One week after her comments at the Portland Bicycle Advisory Committee created a stir of debate in advocacy circles, Transportation Commissioner Jo Ann Hardesty dropped into the Portland Pedestrian Advisory Committee (PAC). Like its cycling counterpart, the PAC is a group of volunteers who advise the Portland Bureau of Transportation on projects and policies.
At their meeting Tuesday night, the commissioner answered a range of questions from committee members and the public. Her answers revealed where Hardesty stands on key issues including the I-5 Rose Quarter project, the recent dissolution of the Portland Police Bureau Traffic Division, and more.
One committee member asked Hardesty, “What is your plan to reimagine traffic enforcement and how will you use the disbandment of the traffic enforcement unit as an opportunity to build something in its place?”
“We have to reimagine what community safety looks like,” Hardesty replied. “And safety looks different to different people.” She then claimed the PPB was playing politics with their narrative about traffic enforcement. “The disbanding of the traffic division was more a tactic, than a reality. Every police officer is a traffic cop. Every police officer has the ability to write tickets for for breaking traffic law… The reality is that police can and do [enforce traffic law]… So I disagree that we have less people with the ability to enforce traffic. The question is, why are they not doing it?”
“I disagree we have less people with the ability to enforce traffic. The question is, why are they not doing it?”
When asked about the potential of a new class of unarmed civil servants to replace traffic officers, Hardesty said she’s actively working on the issue. The current city budget includes funding for 26 additional Public Safety Support Specialists (PS3s), but Hardesty is skeptical about how they’re being used. “What they’re doing is administrative work. Why don’t we just hire administrative people to do the administrative work rather than pretending that we are creating a non-police presence, when in fact what we’re doing is creating police secretaries that have no interaction at all with the public.”
To further push on this issue, Hardesty was able to get an amendment into the budget that will assess the day-to-day responsibilities of PS3s. “I’m concerned about adding people into a system that really is dysfunctional at the moment.” She added that she has no problem with police in general. “I think we just need to make sure that police are focused on the work that they are required to do, like solve crime. And violating traffic law is a crime, and that’s what their job is so expect them to actually provide tickets and hold people accountable for traffic infractions, with or without a traffic division.”
Since taking over PBOT in late December, Hardesty has been a strong critic of ODOT’s work on the I-5 Rose Quarter project. In a February interview with BikePortland she said she was against widening the freeway and wants congestion pricing instead.
In the three months since, ODOT has failed to win her over.
Asked about the project at the PAC meeting, Hardesty said, “ODOT is not a good partner, they don’t play well with their community.” Despite being in communication with ODOT, Hardesty said she’s learned more about the project from media reports than from ODOT staff. She has also met with PBOT staff and leaders of Albina Vision, the nonprofit that’s working to rebuild the Rose Quarter as a residential and cultural hub for Black Portlanders.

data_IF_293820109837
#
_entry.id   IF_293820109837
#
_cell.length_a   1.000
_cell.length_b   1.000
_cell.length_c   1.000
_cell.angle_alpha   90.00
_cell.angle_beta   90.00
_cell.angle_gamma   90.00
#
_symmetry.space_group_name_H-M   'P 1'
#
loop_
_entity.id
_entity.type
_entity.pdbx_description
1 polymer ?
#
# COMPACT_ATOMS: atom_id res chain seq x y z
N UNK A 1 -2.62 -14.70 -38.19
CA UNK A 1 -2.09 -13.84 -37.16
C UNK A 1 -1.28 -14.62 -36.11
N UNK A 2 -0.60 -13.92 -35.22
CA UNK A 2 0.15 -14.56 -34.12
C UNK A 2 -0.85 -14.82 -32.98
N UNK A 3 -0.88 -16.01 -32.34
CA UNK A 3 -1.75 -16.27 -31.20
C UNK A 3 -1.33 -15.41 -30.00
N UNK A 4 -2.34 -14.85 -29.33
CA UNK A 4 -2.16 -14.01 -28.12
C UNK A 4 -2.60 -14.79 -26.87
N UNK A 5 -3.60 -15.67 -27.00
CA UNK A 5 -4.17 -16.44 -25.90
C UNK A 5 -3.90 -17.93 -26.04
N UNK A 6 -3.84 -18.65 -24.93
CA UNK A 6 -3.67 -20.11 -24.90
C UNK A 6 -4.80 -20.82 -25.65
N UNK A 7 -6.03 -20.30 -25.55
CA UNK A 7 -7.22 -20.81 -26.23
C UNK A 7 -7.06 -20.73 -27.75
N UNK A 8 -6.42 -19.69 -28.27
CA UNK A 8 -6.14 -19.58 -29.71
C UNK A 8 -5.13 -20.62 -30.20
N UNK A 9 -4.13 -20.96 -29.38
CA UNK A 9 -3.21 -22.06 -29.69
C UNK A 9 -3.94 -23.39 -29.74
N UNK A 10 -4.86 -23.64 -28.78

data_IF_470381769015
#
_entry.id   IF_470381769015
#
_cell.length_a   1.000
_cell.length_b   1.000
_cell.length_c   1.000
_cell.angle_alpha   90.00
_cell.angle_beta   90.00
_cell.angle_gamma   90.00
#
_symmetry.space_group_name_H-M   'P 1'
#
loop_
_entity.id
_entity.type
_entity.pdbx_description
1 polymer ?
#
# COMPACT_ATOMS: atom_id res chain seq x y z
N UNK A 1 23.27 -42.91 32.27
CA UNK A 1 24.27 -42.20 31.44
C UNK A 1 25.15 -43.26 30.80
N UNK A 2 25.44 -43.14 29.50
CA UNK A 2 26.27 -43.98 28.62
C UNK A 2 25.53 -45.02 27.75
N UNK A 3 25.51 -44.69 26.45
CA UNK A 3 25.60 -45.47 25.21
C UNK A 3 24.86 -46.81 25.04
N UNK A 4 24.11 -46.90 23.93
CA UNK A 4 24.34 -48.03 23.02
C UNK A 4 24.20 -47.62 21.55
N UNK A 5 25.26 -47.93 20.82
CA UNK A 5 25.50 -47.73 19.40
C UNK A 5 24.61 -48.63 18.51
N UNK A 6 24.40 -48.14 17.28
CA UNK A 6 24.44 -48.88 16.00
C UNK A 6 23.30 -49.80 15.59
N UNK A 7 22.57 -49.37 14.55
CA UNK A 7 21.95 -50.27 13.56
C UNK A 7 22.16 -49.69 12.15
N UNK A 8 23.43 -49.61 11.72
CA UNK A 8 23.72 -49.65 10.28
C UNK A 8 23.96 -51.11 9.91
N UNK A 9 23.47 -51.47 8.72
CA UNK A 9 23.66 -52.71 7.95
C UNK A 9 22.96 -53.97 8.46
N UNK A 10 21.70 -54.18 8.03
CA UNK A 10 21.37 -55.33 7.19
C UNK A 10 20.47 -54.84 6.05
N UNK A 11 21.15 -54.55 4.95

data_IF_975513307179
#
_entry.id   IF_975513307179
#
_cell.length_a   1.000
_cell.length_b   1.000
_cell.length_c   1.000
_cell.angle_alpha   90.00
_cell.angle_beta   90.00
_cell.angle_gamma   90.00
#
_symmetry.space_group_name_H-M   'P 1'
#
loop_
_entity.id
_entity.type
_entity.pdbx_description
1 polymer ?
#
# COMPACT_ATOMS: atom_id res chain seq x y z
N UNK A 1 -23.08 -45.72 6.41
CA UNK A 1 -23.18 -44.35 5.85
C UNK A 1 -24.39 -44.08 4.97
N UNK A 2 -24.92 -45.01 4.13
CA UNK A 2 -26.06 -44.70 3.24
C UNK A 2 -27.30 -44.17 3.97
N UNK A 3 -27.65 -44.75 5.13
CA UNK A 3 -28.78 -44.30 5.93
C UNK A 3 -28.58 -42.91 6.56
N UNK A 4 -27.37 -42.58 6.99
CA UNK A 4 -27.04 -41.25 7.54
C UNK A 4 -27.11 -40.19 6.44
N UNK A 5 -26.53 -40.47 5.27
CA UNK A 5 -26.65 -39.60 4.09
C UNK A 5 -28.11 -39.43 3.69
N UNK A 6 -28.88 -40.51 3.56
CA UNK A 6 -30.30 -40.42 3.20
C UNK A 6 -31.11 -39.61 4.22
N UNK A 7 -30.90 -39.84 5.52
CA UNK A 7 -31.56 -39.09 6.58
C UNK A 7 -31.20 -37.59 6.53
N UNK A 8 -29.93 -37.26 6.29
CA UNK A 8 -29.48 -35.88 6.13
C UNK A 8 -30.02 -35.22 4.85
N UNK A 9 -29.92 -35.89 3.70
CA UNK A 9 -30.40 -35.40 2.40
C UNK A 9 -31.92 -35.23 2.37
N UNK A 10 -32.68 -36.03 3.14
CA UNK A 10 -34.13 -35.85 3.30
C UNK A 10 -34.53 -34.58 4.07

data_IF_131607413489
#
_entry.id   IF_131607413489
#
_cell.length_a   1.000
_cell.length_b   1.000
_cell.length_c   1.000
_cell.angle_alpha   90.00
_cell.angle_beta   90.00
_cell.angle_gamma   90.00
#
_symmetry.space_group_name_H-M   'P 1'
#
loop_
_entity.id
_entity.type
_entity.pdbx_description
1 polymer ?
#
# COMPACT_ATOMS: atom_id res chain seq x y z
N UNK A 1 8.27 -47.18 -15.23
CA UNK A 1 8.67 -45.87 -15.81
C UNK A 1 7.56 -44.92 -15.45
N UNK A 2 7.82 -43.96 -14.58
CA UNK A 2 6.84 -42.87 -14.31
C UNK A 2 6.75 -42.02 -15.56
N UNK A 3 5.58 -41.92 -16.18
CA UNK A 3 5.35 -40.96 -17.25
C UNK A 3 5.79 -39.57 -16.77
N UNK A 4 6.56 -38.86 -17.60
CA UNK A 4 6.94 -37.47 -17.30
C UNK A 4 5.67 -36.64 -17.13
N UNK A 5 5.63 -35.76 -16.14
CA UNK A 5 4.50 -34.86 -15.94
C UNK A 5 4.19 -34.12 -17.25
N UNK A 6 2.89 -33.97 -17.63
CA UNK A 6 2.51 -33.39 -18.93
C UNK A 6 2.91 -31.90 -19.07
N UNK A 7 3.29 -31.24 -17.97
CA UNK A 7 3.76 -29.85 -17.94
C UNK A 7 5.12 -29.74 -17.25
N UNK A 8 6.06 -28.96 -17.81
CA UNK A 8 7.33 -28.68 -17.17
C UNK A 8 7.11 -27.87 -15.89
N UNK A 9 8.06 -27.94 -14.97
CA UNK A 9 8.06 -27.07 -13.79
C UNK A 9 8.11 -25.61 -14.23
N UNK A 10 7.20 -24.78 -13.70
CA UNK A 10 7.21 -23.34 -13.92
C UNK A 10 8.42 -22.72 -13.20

“The honest answer is I just don’t know where I am yet. What I know is that it’s a problem that has to be fixed, and I’m trying to figure out a path to do that.”
— Hardesty on the I-5 Rose Quarter project
Hardesty has yet to meet with Portland Public Schools, whose board members have become increasingly distrustful of ODOT. “When I talked to ODOT, ODOT says, ‘Portland Public Schools is fine,'” Hardesty told the PAC. “Well PPS is not going to have kids breathing in the exhaust that’s going to come from that project. Any project that assumes that middle school kids will be inside all day and therefore the toxic nature of the project won’t matter, are fooling themselves.”
It’s clear Hardesty doesn’t trust ODOT (which puts her in an ever-growing majority of Portland-area elected officials and community leaders). She said she wants to “work my way back” and rejoin the I-5 Rose Quarter committee (that her predecessor Chloe Eudaly walked away from), but only if ODOT meets a set of “very specific demands” her office will share in a letter to the agency sometime in the next few weeks.
These demands, Hardesty said, “Will be the only vehicle to get me back to that table.” As for what those demands will be, Hardesty only said, “It’s really about making sure they are undoing the community harm that they did in the past, that they actually make sure that they are fixing the problem and not actually exacerbating the problem.”
When I asked Hardesty’s Policy Director Derek Bradley for an outline of the letter yesterday, he said, “Given the rapidly changing landscape of the conversation around the Rose Quarter, I’m not sure when the letter will be completed as we’re considering a number of factors that have recently changed.” I haven’t learned what those factors are.
Hardesty is clearly weighing her options around this controversial project very carefully. At the end of her response Tuesday she said, “I guess the honest answer is I just don’t know where I am yet. What I know is that it’s a problem that has to be fixed, and I’m trying to figure out a path to do that.”
— Jonathan Maus: (503) 706-8804, @jonathan_maus on Twitter and email@example.com
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